Ogawa bacteria culture or 10 μg/mL LPS extracted from Ogawa overnight at 4 °C. After being washed in TBST for 5 times, different concentrations of CTB-(MP)2 , CTB, and pET-32a (+) expression products (500, 250, 125, 62.5, 31.3 μg/mL) were co-incubated with 10 μg/mL IXiao3G6 for 1 h at 37 °C. After TBST wash, the plates were incubated with goat-anti mouse IgG-HRP and subsequently TMB for color development. The inhibition rate was calculated as follows: (ODcontrol − ODAb) / ODcontrol × 100%. Each experiment was repeated 3 times and the mean values were used for plotting. 3. Results 3.1. Biopanning and identification of MP The phage library was effectively enriched after three rounds of biopanning selection and the recovery rate was enhanced from 1.6 × 10−4 to 1.9 × 10−2 (~118 times). The randomly selected 25 clones were confirmed by phage ELISA that 22 of them were positive clones. The following DNA sequencing of these 22 clones illustrated that 20 of them had the identical amino acid sequence (APAIPAS). The other two clone sequences were respectively (APALPAS) and (APSIPAS). The online BLAST search of peptide (APAIPAS) did not reveal any of the known sequence. 3.2. The specificity characterization of MP Three positive clones were randomly selected (P12, P16, P17) from those 20 identical clones described above, and they bound to IXiao3G6 at the same level. The phage ELISA experiment results showed that the ratio of their mean OD450 values to negative control were 27.3 (P12), 28.1 (P16) and 26.4 (P17) respectively (data not shown). These random selections were subjected to study the interaction between mimic peptide and IXiao3G6. Firstly, only IXiao3G6 could inhibit P12 clone to bind immobilized IXiao3G6 but not the McAbs Dao2H8 and O4D7, and the inhibition was dose-dependent (Fig. 1A). Secondly, the competition experiment demonstrated that only V. cholerae O1 Ogawa could inhibit the binding between P16 clone and IXiao3G6 (Fig. 1B), but not other tested bacteria, e.g. V. cholerae O1 Inaba, V. cholerae O139, E. coli, S. typhi, S. sonnei, V. fluvialis, and A. caviae, and the inhibition was positively correlated to the concentration of Ogawa culture. Similarly, only LPS extracted from Ogawa, but not from other bacteria, could inhibit the binding between P17 clone and IXiao3G6 (Fig. 1C), and the inhibition exhibited a positive correlation manner. It was confirmed that neither the original phage from Ph.D.™-7 Phage Display Peptide Library nor the irrelevant phage clone, P9, which does not bind to IXiao3G6, contributed to the inhibition effect (data not shown). The inhibition levels for P12, P16, and P17 to either Ogawa or its LPS were very similar. The inhibition rates of 10 μg/mL Ogawa bacteria for different clones were 89.1% (P16), 91.3% (P17), and 88.2% (P12) respectively (data not shown). The inhibition rates of 10 μg/mL Ogawa LPS for different clones were 90.3% (P16), 90.5% (P17), and 89.3% (P12) respectively (data not shown). 3.3. Recombinant protein CTB-(MP)2 overexpression and antigenicity analysis The overexpressed recombinant proteins, pET-32a (+) vector protein, CTB and CTB-(MP)2 (Fig. 2A left panel, lanes 1, 2, 3 respectively) were purified by Ni–NTA affinity column successfully with more than 90% purity. The corresponding western blotting analysis of these recombinant proteins illustrated that McAb IXiao3G6 could specifically detect recombinant CTB-(MP)2, but not CTB or pET-32a (+) vector protein (Fig. 2A right panel, lanes 3, 2, 1 respectively). Fig. 2B presented phage ELISA result demonstrated that McAb IXiao3G6 only reacted with recombinant CTB-(MP)2 in a dose-dependent manner, but not with CTB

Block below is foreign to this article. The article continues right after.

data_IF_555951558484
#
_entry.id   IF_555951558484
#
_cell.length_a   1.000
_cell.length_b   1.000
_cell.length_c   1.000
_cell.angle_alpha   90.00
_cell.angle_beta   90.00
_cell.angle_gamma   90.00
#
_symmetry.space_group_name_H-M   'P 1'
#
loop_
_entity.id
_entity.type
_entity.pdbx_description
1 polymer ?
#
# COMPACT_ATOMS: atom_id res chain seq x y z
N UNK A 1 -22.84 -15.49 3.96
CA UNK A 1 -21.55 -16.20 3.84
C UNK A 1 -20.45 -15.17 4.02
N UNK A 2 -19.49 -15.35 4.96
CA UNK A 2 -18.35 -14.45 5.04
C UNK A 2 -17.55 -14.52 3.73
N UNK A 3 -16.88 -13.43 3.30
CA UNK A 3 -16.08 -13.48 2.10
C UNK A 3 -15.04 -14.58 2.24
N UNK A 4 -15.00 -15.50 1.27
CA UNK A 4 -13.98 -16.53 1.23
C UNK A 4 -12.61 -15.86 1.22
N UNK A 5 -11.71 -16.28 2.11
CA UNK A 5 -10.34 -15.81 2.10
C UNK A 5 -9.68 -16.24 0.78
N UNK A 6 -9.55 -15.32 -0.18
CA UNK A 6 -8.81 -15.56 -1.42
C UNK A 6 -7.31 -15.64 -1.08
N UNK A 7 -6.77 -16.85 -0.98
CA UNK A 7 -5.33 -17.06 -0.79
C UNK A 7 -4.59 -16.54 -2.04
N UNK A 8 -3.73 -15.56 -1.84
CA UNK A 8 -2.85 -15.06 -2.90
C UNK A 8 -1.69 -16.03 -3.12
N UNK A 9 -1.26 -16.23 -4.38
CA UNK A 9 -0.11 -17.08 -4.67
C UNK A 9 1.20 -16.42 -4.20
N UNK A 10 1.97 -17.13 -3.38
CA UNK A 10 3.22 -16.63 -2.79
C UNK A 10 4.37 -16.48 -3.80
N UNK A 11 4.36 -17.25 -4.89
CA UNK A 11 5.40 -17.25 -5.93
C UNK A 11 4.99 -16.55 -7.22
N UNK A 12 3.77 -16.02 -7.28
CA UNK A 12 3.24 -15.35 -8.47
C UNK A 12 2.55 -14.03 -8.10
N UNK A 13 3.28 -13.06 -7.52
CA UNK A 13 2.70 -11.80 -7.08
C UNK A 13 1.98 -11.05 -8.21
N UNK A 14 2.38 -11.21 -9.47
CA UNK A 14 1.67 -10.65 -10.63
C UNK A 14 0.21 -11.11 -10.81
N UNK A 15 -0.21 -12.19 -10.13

S. Cheng et al. / Journal of Microbiological Methods 117 (2015) 22–27